The gods as my witness, one of the biggest reasons Why We Can’t Have Nice Things in this country is because of the Left internalizing a sense of fair play. Want to protect health care? The environment? Want to prevent more calving of Antartic ice? To protect the Atlantic current? Womens’ rights? The rights of minorities? Want to ensure a vibrant economy based on future technological development? Want a Supreme Court that is not certifiable? Want to keep some of those foreign college and university students on American campuses? Want to keep Wall Street regulated? Want a living wage? Want clean, modern efficient public transportation? Want to have a democracy that will enable you to criticize and effectively change some horrible foreign policies? Want to ensure universal access to good public educational institutions? Want to curb gun violence and rein in some of the abuses of police power in minority communities? Want to make sure kids don’t go hungry (my pet issue in my community)?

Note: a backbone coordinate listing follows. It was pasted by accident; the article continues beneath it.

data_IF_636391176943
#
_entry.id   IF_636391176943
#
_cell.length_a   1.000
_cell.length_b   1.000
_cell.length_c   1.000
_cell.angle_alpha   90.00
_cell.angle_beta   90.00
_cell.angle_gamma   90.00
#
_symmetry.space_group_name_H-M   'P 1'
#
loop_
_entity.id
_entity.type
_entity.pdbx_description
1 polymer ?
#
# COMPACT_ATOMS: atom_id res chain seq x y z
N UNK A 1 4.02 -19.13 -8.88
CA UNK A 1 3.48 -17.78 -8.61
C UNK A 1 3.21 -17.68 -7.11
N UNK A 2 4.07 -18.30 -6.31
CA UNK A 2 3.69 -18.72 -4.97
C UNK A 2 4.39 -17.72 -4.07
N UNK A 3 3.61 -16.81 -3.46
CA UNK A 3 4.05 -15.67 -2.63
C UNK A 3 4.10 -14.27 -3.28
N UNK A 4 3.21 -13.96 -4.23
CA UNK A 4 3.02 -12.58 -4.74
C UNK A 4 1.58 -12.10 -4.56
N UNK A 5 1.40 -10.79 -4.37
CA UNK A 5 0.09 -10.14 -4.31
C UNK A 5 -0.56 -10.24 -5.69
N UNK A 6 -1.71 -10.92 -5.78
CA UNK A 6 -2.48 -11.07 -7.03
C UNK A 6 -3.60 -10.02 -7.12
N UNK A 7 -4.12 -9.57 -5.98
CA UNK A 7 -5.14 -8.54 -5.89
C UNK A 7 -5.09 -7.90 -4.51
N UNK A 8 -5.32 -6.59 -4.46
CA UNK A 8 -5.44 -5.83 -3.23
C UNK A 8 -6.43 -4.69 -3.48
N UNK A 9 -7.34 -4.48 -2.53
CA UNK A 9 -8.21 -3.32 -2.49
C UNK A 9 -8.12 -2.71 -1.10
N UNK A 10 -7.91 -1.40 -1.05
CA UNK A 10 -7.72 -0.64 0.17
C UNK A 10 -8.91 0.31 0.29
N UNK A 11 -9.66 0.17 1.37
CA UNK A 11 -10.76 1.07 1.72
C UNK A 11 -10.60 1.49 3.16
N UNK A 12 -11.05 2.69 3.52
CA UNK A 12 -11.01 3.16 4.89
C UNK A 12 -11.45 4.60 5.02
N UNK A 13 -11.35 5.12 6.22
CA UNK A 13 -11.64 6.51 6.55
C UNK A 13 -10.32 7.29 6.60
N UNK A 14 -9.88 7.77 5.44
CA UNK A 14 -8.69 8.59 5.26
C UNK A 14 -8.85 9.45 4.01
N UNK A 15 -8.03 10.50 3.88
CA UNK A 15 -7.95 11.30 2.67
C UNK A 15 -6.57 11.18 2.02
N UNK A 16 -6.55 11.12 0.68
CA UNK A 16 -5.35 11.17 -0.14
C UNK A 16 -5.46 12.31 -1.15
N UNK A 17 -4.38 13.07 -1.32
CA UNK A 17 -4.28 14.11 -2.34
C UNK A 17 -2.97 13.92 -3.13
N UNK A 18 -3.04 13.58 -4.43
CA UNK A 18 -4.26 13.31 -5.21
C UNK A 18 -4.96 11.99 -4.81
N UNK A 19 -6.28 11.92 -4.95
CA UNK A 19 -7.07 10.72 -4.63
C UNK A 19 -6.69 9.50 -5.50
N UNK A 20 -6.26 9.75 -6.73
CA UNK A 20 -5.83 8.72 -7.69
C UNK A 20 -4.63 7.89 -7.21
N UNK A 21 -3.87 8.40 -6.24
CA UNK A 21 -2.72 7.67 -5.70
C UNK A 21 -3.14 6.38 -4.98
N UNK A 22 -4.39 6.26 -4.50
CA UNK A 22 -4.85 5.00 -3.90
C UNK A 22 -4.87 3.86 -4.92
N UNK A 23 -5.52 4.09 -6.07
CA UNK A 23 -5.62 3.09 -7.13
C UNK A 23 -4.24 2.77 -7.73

Then start being a little more opportunistic, and a little more tribal – because if we are not, and do not exploit our political opportunities, the other side surely will (gerrymandering anyone?), and they consist of bad bad people. And I for one, as I get older and grumpier (with or without coffee!), am getting a little wearied of the Left, in the interest of fair play (which frankly the GOP scarcely deserves at this late date) deciding that “the mean do not justify the ends”, and expressing the creed of the “fierce urgency of . . . whenever” on some of the pressing – in some cases existentially so – policies listed above.

    Addendum: I can already hear the cries of “BUT HILLARY WOULD HAVE . . . “ Fine. I know that – “Wall Street!”, “Nuclear war with Russia over Syria!”, blah blah blah blah (and I really doubt the latter because she may have been venal but not crazy). But the potential for progress and stability within this country was much greater with her than with the OWCPB. That is the simple truth.

    Time to take the gloves off.

      • Ditto. Grumpy, I hope you send your list to the DNC so they can get some idea what they are supposed to stand for. Maybe every member of congress to.